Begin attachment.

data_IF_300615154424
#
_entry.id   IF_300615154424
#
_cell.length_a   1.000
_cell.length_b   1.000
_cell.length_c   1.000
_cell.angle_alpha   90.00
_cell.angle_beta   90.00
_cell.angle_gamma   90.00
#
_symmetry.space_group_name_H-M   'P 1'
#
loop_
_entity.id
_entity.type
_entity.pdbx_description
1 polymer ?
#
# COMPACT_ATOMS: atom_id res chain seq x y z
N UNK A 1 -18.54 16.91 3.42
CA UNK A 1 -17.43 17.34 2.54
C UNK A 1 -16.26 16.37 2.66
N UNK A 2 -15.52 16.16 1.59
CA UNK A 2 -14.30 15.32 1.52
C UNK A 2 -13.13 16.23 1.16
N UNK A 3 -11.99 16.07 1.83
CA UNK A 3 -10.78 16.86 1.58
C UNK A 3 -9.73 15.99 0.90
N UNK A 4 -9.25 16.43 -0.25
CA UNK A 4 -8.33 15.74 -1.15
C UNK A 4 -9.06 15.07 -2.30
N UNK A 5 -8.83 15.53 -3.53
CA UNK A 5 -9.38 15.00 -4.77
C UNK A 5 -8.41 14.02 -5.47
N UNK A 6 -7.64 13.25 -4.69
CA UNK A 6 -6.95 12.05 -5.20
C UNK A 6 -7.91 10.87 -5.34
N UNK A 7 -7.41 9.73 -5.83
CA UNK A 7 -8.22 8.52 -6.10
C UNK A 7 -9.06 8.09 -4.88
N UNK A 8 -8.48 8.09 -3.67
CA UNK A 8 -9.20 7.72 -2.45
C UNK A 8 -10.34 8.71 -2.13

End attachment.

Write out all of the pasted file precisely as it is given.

data_IF_300615154424
#
_entry.id   IF_300615154424
#
_cell.length_a   1.000
_cell.length_b   1.000
_cell.length_c   1.000
_cell.angle_alpha   90.00
_cell.angle_beta   90.00
_cell.angle_gamma   90.00
#
_symmetry.space_group_name_H-M   'P 1'
#
loop_
_entity.id
_entity.type
_entity.pdbx_description
1 polymer ?
#
# COMPACT_ATOMS: atom_id res chain seq x y z
N UNK A 1 -18.54 16.91 3.42
CA UNK A 1 -17.43 17.34 2.54
C UNK A 1 -16.26 16.37 2.66
N UNK A 2 -15.52 16.16 1.59
CA UNK A 2 -14.30 15.32 1.52
C UNK A 2 -13.13 16.23 1.16
N UNK A 3 -11.99 16.07 1.83
CA UNK A 3 -10.78 16.86 1.58
C UNK A 3 -9.73 15.99 0.90
N UNK A 4 -9.25 16.43 -0.25
CA UNK A 4 -8.33 15.74 -1.15
C UNK A 4 -9.06 15.07 -2.30
N UNK A 5 -8.83 15.53 -3.53
CA UNK A 5 -9.38 15.00 -4.77
C UNK A 5 -8.41 14.02 -5.47
N UNK A 6 -7.64 13.25 -4.69
CA UNK A 6 -6.95 12.05 -5.20
C UNK A 6 -7.91 10.87 -5.34
N UNK A 7 -7.41 9.73 -5.83
CA UNK A 7 -8.22 8.52 -6.10
C UNK A 7 -9.06 8.09 -4.88
N UNK A 8 -8.48 8.09 -3.67
CA UNK A 8 -9.20 7.72 -2.45
C UNK A 8 -10.34 8.71 -2.13